Digital technologies are altering business models and operations across manufacturing and service sectors. But what are the implications of digitalization for the accounting function? Do finance executives need to alter their work practices and rethink the value they can deliver? Bhimani’s research tackles these questions head on and presents the most recent evidence we have on how and why conventional financial work is no longer fit for purpose in dealing with the information needs of executives across organizations undergoing digital transformations. The results of his studies are outlined in his book Accounting disrupted: How digitalization is changing finance just published by AICPA/Wiley. The research shows that technologies such as miniature sensors, artificial intelligence, 4D printing, robotics and blockchain among others are reshaping accounting and altering the knowledge base the finance function must deploy and harness. As we progress into a digitally transformed business world, accounting leaders have to ask whether to continue targeting the same goals they have historically been trained to do or to pursue novel pathways in information capture, analysis and reporting that chime with the advent of digitalization and new data forms.
Bhimani’s research does not set aside the idea that fundamental economic logic continues to prevail but suggests that the mechanics of how this logic plays out in the face of digital technology usage is unravelling differently. What cannot be done therefore is to assume that digitalization offers business-as-usual operational change possibilities. That would be missing the point about its extreme potential to connect and propel more grounded and continuous engagements between people and structures and therefore, to alter how organizations can create, track and manage value creation which is accounting’s foundational purpose.
What is growingly evident is that in digital, an executive mind-set that eschews traditional notions of business fundamentals is essential. Consequently, if accounting information is to continue to service the needs of organizational decision makers, conventional ideals of what guides managerial action must also be discarded. No area of accounting and finance including cost management, corporate finance, audit and assurance, performance evaluation and financial reporting can be left unaltered in organizations that are digitally transforming. Accounting Disrupted brings together how these domains of accounting are being re-thought across digitalizing enterprises identifying step-by-step what finance executives need to address. For instance, Bhimani reports that where digital technologies are deployed, they alter processes all the while triggering further changes that become essential but impossible to predict at the outset. Firms cannot entirely fathom where digital paths will take them, but new data analyses are required to point to ones that should be pursued.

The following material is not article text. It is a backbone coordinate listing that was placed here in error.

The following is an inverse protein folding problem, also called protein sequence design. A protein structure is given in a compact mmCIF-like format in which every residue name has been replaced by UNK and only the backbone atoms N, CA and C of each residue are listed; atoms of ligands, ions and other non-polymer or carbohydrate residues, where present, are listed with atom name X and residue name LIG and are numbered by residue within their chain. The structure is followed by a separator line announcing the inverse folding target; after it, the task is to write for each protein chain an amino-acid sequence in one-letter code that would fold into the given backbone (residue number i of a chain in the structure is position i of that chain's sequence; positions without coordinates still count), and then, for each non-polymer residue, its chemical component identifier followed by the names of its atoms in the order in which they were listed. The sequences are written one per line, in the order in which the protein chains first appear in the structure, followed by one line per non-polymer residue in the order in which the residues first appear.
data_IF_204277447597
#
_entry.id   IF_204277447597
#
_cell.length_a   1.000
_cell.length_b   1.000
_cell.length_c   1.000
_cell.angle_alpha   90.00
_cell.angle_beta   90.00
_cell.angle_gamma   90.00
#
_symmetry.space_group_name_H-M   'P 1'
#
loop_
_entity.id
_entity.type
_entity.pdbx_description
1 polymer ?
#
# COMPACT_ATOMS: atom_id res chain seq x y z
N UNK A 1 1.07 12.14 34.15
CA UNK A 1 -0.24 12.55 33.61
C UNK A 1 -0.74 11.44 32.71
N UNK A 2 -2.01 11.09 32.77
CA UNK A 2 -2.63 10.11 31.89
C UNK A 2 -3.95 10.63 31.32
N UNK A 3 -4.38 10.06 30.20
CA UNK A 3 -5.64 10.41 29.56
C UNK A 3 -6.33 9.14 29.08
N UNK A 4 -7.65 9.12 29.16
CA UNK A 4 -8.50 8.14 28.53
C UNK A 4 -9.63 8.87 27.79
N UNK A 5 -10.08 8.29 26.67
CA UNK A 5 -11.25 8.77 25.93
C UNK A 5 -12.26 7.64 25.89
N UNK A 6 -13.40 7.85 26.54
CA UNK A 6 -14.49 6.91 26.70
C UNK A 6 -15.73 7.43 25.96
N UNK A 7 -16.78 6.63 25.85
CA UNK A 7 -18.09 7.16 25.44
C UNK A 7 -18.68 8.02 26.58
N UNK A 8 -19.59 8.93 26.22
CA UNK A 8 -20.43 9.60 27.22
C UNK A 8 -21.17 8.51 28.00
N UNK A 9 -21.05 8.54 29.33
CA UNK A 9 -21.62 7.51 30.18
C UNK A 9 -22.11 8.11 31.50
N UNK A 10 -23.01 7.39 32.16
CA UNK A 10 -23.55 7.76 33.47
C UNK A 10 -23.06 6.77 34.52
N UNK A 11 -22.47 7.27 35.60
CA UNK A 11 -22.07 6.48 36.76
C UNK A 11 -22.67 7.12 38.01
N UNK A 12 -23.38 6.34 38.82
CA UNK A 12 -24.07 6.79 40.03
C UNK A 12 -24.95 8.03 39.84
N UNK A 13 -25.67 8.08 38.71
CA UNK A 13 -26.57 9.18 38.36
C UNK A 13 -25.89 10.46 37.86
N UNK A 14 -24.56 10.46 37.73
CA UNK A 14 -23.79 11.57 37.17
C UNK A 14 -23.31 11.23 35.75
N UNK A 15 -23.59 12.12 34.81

By drawing on a wide range of corporate lessons, cases studies, surveys and interviews with finance, technology and information professionals, Bhimani’s book points to key issues facing accounting and audit professionals and the remedies that are being used by avant-garde firms to address digitalization requirements. For instance, in the book, Sir Martin Sorrell (Founder & Executive Chairman of S4 Capital plc) recognises that digitalization is disrupting everything including accounting. EY, the professional services firm, notes based on Professor’s Bhimani’s findings, that that the convergence of new technologies is creating a new paradigm for the field - everything we thought we knew comes under question. An Oxford University professor sees the research results as having the power to shift the whole profession’s modus operandi in that financial management and accountancy are being re-thought.
For accountants is now essential to analyse multiple sources of data and understand that learning from data is accelerating business thought which, in turn, positively drives more data. Knowledge growth begets knowledge growth which perforce requires swift and focused changes in information experts’ work particularly that of accountants. Big data machines, blockchain technologies, robotic process automation, and artificial intelligence among others are placing new responsibilities and opening avenues for finance and accounting work as well as for auditing and assurance practices. In other words, digitalization is mobilising a new order of value creation which will leave accounting behind unless the field re-invents itself.
Ultimately, Bhimani’s research will prove disturbing to accountants who seek to maintain the status quo as he delivers in his book, a compelling call to arms for members of the accounting profession to embrace a novel mode of thinking. Harvard Business School’s Dean considers Bhimani’s research findings as providing a “very valuable roadmap” to understand how automated technologies are changing every area of business and how accounting is playing catch-up because financial reporting, costing, auditing and information activities are all impacted. It is becoming increasingly clear that the disruptive impact of digital technologies on societal and economic activities will see few bounds. Accounting cannot afford to trail.